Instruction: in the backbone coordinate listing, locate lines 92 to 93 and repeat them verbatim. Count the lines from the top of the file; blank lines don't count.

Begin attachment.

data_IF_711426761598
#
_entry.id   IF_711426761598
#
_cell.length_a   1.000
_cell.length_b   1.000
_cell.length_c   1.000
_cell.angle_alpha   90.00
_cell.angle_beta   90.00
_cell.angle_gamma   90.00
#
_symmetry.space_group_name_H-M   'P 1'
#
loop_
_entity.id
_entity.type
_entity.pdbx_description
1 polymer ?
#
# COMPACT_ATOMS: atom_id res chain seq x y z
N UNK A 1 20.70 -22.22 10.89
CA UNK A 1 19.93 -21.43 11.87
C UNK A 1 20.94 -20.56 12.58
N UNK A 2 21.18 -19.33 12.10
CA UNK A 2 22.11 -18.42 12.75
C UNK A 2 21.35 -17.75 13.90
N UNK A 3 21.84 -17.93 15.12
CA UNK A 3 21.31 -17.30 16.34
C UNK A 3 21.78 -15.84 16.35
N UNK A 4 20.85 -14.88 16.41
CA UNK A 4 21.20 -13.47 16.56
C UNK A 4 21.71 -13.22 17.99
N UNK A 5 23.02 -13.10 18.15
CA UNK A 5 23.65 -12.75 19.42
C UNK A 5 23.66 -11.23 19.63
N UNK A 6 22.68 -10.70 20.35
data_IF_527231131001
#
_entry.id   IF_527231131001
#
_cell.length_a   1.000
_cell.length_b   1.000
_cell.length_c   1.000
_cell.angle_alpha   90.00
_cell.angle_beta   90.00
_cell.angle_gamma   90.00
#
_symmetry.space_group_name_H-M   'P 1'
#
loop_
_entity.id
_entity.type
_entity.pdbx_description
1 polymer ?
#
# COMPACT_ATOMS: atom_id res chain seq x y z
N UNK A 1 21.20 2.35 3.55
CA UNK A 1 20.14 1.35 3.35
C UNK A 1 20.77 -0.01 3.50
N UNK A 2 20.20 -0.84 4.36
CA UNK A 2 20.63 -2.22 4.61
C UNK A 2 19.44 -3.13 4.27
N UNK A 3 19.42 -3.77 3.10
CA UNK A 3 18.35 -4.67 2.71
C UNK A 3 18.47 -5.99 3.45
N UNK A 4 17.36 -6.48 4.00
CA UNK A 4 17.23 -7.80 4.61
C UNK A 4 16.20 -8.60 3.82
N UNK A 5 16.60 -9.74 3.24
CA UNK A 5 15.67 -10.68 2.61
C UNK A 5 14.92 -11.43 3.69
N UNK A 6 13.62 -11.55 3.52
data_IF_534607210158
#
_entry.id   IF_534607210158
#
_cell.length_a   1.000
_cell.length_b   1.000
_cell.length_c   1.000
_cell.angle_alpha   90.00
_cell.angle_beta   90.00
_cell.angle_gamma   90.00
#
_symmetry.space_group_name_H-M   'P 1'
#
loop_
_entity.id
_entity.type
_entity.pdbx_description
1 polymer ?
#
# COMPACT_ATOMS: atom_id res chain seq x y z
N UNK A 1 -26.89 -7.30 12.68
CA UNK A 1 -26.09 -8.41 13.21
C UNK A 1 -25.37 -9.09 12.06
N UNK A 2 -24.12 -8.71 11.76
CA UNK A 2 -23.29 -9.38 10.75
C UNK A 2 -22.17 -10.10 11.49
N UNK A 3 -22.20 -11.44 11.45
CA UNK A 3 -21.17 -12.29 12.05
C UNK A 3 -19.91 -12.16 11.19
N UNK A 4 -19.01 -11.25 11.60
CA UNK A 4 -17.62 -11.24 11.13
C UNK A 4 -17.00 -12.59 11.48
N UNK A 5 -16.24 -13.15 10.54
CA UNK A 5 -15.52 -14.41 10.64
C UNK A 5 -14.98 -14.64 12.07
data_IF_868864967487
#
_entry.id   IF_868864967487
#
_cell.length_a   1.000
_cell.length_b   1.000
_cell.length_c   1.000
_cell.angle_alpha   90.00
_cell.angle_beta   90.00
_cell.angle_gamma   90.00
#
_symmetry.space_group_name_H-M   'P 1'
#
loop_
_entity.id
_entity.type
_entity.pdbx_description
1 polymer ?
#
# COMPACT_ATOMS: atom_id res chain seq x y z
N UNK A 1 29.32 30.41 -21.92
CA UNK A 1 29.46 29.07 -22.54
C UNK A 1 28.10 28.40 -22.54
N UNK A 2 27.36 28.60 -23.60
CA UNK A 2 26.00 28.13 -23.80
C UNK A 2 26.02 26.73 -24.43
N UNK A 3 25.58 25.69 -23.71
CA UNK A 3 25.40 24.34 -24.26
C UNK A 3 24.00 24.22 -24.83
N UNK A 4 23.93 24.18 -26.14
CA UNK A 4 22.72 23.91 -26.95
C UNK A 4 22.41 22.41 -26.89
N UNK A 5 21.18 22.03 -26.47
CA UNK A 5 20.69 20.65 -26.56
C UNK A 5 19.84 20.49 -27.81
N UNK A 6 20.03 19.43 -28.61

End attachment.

# COMPACT_ATOMS: atom_id res chain seq x y z
N UNK A 1 -26.89 -7.30 12.68